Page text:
Water pollution in the West Coast Region
- acid mine drainage has significant effects on freshwater ecosystems
- less than 5% of the water samples taken from contact recreation sites indicated unsafe swimming conditions
- point source pollution has decreased and nonpoint source pollution has increased
- Water deterioration occurs at the lower levels of a number of catchments
- Water quality improvements were evident in a number of water quality indicators.
Raw sewage is discharged into the Grey River after heavy rainfall. Historically, sewage and stormwater from Greymouth, Cobden and Blaketown was discharged directly to the Grey River. Changes to the Grey District Council's wastewater schemes provide separation and treatment for sewage, except during periods of high rainfall, such as spring, when the capacity of the sewage treatment is exceeded.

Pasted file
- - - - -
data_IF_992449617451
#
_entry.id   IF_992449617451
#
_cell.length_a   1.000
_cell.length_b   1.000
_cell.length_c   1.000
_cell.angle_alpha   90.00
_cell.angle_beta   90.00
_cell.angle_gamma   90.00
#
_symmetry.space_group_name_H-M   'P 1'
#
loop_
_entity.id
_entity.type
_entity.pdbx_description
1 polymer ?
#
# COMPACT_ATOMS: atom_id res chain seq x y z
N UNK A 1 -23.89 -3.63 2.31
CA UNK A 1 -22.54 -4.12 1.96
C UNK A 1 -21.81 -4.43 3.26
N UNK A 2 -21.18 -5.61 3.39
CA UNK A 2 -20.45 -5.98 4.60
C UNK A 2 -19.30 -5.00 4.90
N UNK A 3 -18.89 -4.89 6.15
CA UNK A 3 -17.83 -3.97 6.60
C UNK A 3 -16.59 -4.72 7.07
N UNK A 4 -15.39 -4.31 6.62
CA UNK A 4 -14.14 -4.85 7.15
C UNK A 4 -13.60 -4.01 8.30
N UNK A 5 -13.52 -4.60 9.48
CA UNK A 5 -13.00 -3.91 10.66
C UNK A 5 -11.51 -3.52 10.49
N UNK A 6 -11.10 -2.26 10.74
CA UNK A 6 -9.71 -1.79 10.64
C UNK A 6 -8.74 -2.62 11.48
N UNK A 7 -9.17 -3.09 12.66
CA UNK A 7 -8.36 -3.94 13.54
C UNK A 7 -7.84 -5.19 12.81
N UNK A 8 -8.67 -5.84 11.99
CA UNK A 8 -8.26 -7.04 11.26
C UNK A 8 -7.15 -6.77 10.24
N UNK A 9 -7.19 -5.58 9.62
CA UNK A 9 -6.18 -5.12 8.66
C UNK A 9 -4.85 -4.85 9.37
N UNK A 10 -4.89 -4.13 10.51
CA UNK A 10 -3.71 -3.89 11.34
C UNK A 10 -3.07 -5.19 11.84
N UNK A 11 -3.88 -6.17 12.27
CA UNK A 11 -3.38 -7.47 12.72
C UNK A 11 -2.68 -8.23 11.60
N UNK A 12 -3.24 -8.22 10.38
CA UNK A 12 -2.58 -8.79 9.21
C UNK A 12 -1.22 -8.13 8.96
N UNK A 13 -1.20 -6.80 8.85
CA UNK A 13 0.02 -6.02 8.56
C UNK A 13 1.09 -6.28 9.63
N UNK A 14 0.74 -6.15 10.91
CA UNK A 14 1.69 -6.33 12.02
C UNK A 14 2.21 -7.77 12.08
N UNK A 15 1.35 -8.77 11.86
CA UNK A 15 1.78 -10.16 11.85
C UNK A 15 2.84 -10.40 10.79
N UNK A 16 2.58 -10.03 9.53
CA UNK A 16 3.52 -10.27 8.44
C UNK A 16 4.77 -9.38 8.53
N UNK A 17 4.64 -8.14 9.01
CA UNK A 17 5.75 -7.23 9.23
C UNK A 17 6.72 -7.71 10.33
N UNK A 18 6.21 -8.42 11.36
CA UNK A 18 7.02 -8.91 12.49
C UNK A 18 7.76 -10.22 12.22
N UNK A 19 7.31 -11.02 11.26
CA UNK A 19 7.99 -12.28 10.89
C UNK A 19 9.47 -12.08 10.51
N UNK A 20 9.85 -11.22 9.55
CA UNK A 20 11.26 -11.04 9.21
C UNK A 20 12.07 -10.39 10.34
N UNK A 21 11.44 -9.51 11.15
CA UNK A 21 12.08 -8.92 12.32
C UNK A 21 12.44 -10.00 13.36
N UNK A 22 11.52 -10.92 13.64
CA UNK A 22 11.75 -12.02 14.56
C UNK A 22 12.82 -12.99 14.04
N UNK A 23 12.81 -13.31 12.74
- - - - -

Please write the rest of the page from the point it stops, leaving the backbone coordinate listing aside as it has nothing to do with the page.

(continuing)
Acid mine drainage
Eighty two percent of the population is supplied by reticulated drinking water with 28% having some form of treatment to improve water quality. None of the water supplies reach drinking water standards.
The water on Lake Brunner has been monitored since the 1990s and it shows that the water quality of the lake is declining.
- Horrox, J. (June 2008). "West Coast Surface Water Quality". West Coast Regional Council. Retrieved 8 August 2010.
- Bromley, Tui (31 October 2012). "Effluent with your whitebait?". The Greymouth Star. The New Zealand Herald. Retrieved 31 October 2012.
- "Environmental determinants in the West Coast". Joint report by the West Coast DHB and the CPH–West Coast. 2008. Retrieved 8 August 2010.